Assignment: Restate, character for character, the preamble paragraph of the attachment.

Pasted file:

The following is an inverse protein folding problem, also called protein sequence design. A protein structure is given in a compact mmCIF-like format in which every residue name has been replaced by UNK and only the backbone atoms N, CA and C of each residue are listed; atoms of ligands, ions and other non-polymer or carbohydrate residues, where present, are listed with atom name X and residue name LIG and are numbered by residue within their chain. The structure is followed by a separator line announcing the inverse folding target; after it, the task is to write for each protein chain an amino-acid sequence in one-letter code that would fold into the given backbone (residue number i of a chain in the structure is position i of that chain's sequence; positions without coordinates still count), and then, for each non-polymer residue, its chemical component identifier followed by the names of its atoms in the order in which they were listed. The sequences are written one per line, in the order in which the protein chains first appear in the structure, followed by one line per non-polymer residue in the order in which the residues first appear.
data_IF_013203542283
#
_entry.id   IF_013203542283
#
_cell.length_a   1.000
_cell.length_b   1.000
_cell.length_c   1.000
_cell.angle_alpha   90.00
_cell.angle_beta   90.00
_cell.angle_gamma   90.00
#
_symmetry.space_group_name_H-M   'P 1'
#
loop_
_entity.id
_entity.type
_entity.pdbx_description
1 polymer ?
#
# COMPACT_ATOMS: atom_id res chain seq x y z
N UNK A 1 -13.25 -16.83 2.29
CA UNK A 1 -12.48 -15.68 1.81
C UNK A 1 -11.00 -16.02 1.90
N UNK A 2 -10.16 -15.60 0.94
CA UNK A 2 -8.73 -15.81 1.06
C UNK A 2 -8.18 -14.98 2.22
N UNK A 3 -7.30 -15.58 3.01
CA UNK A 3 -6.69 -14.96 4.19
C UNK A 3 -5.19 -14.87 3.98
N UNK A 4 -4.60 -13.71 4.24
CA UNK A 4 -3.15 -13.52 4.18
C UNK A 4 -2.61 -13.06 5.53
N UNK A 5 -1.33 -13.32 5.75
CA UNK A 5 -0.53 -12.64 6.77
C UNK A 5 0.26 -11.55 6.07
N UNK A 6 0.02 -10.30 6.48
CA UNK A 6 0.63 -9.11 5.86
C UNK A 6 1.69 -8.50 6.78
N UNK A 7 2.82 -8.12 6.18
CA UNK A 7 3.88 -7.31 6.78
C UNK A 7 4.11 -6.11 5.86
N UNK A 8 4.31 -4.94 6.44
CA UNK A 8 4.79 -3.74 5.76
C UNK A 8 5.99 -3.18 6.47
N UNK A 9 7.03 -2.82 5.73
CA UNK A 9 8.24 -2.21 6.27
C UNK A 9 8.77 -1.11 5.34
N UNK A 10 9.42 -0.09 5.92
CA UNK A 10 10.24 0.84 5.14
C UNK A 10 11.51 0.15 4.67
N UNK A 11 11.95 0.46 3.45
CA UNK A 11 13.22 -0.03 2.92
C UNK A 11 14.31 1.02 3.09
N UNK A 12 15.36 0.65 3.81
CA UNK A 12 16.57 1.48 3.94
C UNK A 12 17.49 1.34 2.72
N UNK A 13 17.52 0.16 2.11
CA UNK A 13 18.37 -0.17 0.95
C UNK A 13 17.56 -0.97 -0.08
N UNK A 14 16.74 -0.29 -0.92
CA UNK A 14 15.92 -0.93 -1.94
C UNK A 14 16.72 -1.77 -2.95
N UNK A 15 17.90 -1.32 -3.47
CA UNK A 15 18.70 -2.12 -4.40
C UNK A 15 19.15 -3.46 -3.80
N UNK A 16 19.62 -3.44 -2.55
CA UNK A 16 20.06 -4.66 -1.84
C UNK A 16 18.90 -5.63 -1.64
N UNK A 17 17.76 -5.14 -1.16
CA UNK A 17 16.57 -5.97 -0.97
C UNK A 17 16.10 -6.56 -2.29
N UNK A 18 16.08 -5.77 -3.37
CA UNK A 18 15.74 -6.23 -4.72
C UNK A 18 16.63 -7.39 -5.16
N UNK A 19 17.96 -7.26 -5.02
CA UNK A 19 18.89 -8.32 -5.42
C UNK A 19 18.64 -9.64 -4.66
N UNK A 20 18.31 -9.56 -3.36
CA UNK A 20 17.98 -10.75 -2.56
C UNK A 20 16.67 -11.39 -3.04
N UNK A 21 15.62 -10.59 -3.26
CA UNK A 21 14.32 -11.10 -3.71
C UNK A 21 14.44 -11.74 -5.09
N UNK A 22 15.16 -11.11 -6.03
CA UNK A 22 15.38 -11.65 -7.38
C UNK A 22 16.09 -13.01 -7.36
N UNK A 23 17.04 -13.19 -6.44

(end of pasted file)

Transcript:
The following is an inverse protein folding problem, also called protein sequence design. A protein structure is given in a compact mmCIF-like format in which every residue name has been replaced by UNK and only the backbone atoms N, CA and C of each residue are listed; atoms of ligands, ions and other non-polymer or carbohydrate residues, where present, are listed with atom name X and residue name LIG and are numbered by residue within their chain. The structure is followed by a separator line announcing the inverse folding target; after it, the task is to write for each protein chain an amino-acid sequence in one-letter code that would fold into the given backbone (residue number i of a chain in the structure is position i of that chain's sequence; positions without coordinates still count), and then, for each non-polymer residue, its chemical component identifier followed by the names of its atoms in the order in which they were listed. The sequences are written one per line, in the order in which the protein chains first appear in the structure, followed by one line per non-polymer residue in the order in which the residues first appear.